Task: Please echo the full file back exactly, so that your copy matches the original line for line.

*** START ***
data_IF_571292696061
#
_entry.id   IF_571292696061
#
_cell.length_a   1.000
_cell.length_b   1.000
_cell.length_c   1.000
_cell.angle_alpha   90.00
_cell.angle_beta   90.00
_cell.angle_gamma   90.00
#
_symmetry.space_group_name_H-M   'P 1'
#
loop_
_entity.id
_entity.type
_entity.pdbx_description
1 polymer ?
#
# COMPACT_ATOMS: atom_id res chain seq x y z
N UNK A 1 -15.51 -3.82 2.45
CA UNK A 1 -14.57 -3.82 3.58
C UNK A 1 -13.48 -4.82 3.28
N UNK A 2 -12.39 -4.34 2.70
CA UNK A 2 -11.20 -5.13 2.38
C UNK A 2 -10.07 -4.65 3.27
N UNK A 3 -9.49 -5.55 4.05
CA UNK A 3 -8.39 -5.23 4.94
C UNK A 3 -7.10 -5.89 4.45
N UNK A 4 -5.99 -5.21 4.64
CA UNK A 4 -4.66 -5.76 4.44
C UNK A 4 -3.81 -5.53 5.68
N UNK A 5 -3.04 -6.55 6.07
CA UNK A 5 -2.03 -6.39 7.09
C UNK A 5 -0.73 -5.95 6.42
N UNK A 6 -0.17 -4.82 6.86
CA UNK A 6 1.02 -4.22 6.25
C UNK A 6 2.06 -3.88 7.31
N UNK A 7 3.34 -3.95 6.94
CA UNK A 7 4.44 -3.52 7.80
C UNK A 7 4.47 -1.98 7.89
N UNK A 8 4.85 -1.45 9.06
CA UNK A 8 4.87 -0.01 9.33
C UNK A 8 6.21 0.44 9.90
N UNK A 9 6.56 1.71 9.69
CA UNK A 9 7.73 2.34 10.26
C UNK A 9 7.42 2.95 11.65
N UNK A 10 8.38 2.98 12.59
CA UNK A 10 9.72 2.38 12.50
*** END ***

data_IF_571292696061
#
_entry.id   IF_571292696061
#
_cell.length_a   1.000
_cell.length_b   1.000
_cell.length_c   1.000
_cell.angle_alpha   90.00
_cell.angle_beta   90.00
_cell.angle_gamma   90.00
#
_symmetry.space_group_name_H-M   'P 1'
#
loop_
_entity.id
_entity.type
_entity.pdbx_description
1 polymer ?
#
# COMPACT_ATOMS: atom_id res chain seq x y z
N UNK A 1 -15.51 -3.82 2.45
CA UNK A 1 -14.57 -3.82 3.58
C UNK A 1 -13.48 -4.82 3.28
N UNK A 2 -12.39 -4.34 2.70
CA UNK A 2 -11.20 -5.13 2.38
C UNK A 2 -10.07 -4.65 3.27
N UNK A 3 -9.49 -5.55 4.05
CA UNK A 3 -8.39 -5.23 4.94
C UNK A 3 -7.10 -5.89 4.45
N UNK A 4 -5.99 -5.21 4.64
CA UNK A 4 -4.66 -5.76 4.44
C UNK A 4 -3.81 -5.53 5.68
N UNK A 5 -3.04 -6.55 6.07
CA UNK A 5 -2.03 -6.39 7.09
C UNK A 5 -0.73 -5.95 6.42
N UNK A 6 -0.17 -4.82 6.86
CA UNK A 6 1.02 -4.22 6.25
C UNK A 6 2.06 -3.88 7.31
N UNK A 7 3.34 -3.95 6.94
CA UNK A 7 4.44 -3.52 7.80
C UNK A 7 4.47 -1.98 7.89
N UNK A 8 4.85 -1.45 9.06
CA UNK A 8 4.87 -0.01 9.33
C UNK A 8 6.21 0.44 9.90
N UNK A 9 6.56 1.71 9.69
CA UNK A 9 7.73 2.34 10.26
C UNK A 9 7.42 2.95 11.65
N UNK A 10 8.38 2.98 12.59
CA UNK A 10 9.72 2.38 12.50